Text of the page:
I feel foreigners who are going to China are trying to show that there are good examples of environmental policies, and that we have been able to balance economic development with environmental or social issues and I think that’s an important message as well to deliver. In China, academics are again much closer to policymakers than we are here in Europe. I think they are doing a lot of direct work for the government but in comparison to the US probably with less possibilities to influence the decisions of the government. In the US researchers have more leeway, more possibilities to bring in their economic ideas into legislations. In China, academics are heavily woven into governmental issues but with much fewer possibilities to influence policy.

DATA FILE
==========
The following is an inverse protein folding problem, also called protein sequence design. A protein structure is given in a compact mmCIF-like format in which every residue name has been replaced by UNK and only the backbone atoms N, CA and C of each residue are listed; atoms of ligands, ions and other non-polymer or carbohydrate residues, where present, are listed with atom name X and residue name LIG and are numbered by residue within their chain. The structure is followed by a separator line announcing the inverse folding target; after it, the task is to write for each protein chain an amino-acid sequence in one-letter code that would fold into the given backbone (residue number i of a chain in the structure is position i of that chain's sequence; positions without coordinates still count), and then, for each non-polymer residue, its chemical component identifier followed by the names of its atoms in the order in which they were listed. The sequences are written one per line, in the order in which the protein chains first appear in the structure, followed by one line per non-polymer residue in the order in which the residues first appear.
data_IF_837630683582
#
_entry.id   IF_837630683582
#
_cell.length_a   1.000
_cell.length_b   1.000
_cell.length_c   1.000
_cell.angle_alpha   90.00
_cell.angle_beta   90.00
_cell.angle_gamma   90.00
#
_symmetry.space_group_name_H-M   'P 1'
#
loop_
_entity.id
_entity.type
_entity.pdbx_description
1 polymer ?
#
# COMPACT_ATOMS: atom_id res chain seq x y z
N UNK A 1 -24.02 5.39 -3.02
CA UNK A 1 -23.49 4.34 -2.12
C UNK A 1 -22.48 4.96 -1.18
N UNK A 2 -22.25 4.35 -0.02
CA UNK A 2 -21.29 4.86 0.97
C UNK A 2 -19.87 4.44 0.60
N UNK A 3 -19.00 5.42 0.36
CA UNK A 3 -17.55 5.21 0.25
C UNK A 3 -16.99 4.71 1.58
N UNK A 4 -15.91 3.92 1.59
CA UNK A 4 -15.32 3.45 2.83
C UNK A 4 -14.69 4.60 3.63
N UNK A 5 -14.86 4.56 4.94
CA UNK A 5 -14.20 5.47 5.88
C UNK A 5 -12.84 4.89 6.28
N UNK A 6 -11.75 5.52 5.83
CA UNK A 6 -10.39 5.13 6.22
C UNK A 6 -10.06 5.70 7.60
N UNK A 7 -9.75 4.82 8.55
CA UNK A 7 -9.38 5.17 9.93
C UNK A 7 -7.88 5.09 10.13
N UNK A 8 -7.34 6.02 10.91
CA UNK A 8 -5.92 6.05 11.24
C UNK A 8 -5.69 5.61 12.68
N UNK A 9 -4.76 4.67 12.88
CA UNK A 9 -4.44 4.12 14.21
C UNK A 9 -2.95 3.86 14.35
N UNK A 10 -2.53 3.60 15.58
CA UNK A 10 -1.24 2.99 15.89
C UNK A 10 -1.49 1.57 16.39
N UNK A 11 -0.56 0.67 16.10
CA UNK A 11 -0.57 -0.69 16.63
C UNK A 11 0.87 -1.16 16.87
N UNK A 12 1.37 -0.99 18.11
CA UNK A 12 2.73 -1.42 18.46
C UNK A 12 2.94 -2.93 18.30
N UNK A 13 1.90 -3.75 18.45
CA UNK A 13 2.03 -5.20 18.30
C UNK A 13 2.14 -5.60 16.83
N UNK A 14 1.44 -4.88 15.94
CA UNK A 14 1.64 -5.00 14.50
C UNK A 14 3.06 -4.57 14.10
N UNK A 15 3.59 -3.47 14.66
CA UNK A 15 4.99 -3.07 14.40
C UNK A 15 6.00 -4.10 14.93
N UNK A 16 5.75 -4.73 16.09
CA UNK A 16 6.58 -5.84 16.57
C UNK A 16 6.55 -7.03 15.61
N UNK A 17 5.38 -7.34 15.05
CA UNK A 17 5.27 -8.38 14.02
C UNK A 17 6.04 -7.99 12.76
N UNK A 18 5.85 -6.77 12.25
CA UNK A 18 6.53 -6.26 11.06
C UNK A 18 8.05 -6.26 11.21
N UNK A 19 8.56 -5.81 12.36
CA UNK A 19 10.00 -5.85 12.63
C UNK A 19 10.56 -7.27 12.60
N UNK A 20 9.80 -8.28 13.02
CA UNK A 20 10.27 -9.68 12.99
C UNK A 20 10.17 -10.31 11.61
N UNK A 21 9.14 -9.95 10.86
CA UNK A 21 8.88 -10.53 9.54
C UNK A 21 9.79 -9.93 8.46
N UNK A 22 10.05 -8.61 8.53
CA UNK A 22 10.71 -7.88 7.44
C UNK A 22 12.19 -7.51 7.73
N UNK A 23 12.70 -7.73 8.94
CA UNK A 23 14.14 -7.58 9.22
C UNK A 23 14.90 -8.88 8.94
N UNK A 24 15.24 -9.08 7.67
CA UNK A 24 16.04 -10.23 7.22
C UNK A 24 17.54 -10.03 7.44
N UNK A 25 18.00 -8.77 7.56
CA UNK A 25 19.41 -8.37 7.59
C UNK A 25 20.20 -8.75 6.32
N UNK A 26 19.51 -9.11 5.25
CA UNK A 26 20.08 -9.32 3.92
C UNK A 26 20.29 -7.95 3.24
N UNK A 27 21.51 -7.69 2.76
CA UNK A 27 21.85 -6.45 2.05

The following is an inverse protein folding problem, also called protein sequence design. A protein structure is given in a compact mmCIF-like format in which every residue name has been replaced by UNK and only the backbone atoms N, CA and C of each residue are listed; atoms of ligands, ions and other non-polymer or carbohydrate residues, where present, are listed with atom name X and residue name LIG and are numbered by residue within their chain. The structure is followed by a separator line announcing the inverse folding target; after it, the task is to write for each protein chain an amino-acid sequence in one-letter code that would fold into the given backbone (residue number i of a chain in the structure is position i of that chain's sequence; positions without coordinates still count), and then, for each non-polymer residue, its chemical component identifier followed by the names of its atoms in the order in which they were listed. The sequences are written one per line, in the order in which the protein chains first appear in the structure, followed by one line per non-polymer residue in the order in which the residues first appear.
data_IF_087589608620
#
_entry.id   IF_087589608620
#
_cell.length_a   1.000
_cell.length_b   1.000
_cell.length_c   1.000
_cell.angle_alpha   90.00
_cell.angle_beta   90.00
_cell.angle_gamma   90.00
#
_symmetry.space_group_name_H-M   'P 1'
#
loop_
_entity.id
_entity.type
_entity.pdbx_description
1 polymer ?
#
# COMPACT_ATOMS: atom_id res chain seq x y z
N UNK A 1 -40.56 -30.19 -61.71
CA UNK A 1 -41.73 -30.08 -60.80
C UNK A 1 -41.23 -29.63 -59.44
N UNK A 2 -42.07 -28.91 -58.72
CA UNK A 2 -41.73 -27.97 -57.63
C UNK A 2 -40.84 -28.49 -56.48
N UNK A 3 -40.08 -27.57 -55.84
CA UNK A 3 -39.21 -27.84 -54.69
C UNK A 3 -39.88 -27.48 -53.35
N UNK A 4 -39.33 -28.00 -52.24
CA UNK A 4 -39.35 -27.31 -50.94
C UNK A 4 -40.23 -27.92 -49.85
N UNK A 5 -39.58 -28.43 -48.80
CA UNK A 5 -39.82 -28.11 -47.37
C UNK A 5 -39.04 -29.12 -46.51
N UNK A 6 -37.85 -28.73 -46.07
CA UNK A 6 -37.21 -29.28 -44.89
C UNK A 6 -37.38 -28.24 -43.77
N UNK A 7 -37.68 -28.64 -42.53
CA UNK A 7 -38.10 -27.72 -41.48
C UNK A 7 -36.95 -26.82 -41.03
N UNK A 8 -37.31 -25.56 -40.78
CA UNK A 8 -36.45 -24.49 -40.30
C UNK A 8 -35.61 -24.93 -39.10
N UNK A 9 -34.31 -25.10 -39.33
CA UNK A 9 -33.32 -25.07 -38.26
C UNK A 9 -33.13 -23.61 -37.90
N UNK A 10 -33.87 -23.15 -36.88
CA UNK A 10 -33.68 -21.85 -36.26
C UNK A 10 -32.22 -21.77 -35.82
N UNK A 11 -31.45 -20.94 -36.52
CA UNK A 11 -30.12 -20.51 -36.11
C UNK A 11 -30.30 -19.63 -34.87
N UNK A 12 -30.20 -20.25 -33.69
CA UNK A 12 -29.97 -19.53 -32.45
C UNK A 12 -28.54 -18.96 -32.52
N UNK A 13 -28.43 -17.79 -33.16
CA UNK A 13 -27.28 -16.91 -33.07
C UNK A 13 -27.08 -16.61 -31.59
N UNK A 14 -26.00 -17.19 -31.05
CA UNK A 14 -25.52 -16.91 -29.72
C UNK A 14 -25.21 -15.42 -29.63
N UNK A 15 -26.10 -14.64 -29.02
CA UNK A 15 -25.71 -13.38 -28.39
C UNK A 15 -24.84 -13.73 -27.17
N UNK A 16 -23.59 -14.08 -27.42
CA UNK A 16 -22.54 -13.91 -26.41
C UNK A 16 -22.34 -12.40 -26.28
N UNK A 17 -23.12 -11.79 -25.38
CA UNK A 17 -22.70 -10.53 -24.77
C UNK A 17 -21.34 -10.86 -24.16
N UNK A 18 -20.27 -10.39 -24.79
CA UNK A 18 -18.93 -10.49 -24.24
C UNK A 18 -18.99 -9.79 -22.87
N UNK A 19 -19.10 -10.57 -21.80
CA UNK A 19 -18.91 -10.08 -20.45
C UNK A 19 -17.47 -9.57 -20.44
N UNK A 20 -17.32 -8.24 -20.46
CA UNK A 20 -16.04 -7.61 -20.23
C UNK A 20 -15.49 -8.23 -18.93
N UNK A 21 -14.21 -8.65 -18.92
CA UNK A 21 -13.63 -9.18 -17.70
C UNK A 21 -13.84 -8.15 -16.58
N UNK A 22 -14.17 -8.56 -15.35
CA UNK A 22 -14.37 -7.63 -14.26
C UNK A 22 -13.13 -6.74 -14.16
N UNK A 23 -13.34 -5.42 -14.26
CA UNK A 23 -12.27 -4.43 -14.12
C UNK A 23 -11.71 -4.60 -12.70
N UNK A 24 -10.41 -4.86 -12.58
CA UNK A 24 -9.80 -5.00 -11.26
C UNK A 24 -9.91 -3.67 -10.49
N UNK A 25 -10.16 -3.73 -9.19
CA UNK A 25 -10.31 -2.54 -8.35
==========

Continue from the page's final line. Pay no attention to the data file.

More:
What do you think is the better way, the European one, the Chinese or the American one?
I have to say I have a big sympathy for the American way of policy-science interface. Personally, I like a lot the idea that you’re a top academic and then you spend some time in the government and then you go back to university. We don’t have this; we have these separated spheres and I see that’s not very fruitful in terms of exchanging different perspectives. So very often academics are unaware of the way policy formation is happening, and policy makers are not understanding the quality or importance of scientific work. For example, for them, everybody who has a professor title is basically delivering the same quality of advice, simply because they don’t understand the academic system. So, they cannot distinguish between a statement that they are hearing from X or Y, because they are unaware of how academics are checking quality and how quality can be distinguished.